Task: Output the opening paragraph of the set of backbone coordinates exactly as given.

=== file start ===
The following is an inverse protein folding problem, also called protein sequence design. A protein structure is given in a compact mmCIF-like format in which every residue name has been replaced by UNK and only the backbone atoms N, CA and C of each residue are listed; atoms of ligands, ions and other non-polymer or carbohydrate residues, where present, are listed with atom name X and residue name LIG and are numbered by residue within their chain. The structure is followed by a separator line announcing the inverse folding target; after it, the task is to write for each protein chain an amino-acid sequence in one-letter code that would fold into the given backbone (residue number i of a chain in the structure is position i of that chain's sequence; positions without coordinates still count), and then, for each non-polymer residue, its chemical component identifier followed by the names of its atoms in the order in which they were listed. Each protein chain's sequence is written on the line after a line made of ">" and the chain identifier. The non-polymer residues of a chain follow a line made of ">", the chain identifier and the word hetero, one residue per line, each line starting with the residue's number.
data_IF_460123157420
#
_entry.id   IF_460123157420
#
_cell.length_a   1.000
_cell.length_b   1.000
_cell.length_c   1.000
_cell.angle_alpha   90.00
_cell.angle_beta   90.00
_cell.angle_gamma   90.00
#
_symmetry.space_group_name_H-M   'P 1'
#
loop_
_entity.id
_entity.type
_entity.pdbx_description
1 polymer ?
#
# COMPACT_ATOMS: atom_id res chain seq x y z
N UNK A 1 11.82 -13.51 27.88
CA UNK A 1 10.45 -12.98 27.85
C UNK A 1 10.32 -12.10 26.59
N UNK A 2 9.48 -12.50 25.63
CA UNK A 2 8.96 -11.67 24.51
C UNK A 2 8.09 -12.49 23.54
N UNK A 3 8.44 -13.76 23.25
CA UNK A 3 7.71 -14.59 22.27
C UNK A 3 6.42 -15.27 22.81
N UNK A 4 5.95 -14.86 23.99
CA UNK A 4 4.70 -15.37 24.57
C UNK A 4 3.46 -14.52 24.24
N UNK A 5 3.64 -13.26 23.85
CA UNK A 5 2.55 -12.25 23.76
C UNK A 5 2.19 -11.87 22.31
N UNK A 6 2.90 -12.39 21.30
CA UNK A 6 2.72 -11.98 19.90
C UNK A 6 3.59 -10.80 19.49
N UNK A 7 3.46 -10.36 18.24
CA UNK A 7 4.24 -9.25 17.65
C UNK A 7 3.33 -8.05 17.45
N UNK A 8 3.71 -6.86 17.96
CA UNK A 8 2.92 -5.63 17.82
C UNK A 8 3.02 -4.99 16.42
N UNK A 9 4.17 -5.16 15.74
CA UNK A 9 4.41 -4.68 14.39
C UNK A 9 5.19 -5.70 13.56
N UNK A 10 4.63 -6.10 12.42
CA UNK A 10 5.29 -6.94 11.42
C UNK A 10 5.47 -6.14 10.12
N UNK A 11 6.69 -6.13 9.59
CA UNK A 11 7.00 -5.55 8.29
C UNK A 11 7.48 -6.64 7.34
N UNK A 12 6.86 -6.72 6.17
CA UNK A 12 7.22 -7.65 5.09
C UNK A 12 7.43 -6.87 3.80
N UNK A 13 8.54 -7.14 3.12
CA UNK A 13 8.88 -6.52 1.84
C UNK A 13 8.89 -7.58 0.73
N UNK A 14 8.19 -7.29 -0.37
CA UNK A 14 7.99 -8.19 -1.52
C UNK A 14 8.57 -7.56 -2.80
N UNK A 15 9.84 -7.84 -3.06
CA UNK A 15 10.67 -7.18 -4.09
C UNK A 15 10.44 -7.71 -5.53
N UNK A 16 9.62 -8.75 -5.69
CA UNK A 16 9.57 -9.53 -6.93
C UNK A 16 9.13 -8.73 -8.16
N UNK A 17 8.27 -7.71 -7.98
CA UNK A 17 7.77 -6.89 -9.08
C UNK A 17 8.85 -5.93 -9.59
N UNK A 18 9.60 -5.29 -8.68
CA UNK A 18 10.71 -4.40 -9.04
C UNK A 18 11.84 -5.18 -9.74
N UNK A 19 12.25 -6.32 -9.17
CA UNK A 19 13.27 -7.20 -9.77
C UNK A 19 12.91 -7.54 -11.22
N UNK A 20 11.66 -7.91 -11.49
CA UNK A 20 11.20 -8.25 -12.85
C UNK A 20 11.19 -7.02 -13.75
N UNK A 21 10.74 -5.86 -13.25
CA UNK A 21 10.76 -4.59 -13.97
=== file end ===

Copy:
The following is an inverse protein folding problem, also called protein sequence design. A protein structure is given in a compact mmCIF-like format in which every residue name has been replaced by UNK and only the backbone atoms N, CA and C of each residue are listed; atoms of ligands, ions and other non-polymer or carbohydrate residues, where present, are listed with atom name X and residue name LIG and are numbered by residue within their chain. The structure is followed by a separator line announcing the inverse folding target; after it, the task is to write for each protein chain an amino-acid sequence in one-letter code that would fold into the given backbone (residue number i of a chain in the structure is position i of that chain's sequence; positions without coordinates still count), and then, for each non-polymer residue, its chemical component identifier followed by the names of its atoms in the order in which they were listed. Each protein chain's sequence is written on the line after a line made of ">" and the chain identifier. The non-polymer residues of a chain follow a line made of ">", the chain identifier and the word hetero, one residue per line, each line starting with the residue's number.